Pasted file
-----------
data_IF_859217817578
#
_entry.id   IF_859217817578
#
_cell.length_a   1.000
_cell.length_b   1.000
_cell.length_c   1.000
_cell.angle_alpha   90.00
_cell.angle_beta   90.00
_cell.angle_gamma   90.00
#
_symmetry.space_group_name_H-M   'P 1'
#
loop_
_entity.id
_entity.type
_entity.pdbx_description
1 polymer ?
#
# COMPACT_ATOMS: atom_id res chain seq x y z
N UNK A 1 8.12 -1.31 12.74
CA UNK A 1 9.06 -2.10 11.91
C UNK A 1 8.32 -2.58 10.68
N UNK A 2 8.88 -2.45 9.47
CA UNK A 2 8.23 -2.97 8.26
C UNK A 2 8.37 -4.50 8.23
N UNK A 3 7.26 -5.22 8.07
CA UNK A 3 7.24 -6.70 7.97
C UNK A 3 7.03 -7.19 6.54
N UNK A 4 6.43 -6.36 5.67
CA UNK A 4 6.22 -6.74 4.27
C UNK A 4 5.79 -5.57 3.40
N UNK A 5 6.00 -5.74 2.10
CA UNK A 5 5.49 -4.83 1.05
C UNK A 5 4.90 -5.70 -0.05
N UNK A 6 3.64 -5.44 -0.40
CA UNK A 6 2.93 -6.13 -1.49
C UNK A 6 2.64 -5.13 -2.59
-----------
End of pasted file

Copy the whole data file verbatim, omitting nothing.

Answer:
data_IF_859217817578
#
_entry.id   IF_859217817578
#
_cell.length_a   1.000
_cell.length_b   1.000
_cell.length_c   1.000
_cell.angle_alpha   90.00
_cell.angle_beta   90.00
_cell.angle_gamma   90.00
#
_symmetry.space_group_name_H-M   'P 1'
#
loop_
_entity.id
_entity.type
_entity.pdbx_description
1 polymer ?
#
# COMPACT_ATOMS: atom_id res chain seq x y z
N UNK A 1 8.12 -1.31 12.74
CA UNK A 1 9.06 -2.10 11.91
C UNK A 1 8.32 -2.58 10.68
N UNK A 2 8.88 -2.45 9.47
CA UNK A 2 8.23 -2.97 8.26
C UNK A 2 8.37 -4.50 8.23
N UNK A 3 7.26 -5.22 8.07
CA UNK A 3 7.24 -6.70 7.97
C UNK A 3 7.03 -7.19 6.54
N UNK A 4 6.43 -6.36 5.67
CA UNK A 4 6.22 -6.74 4.27
C UNK A 4 5.79 -5.57 3.40
N UNK A 5 6.00 -5.74 2.10
CA UNK A 5 5.49 -4.83 1.05
C UNK A 5 4.90 -5.70 -0.05
N UNK A 6 3.64 -5.44 -0.40
CA UNK A 6 2.93 -6.13 -1.49
C UNK A 6 2.64 -5.13 -2.59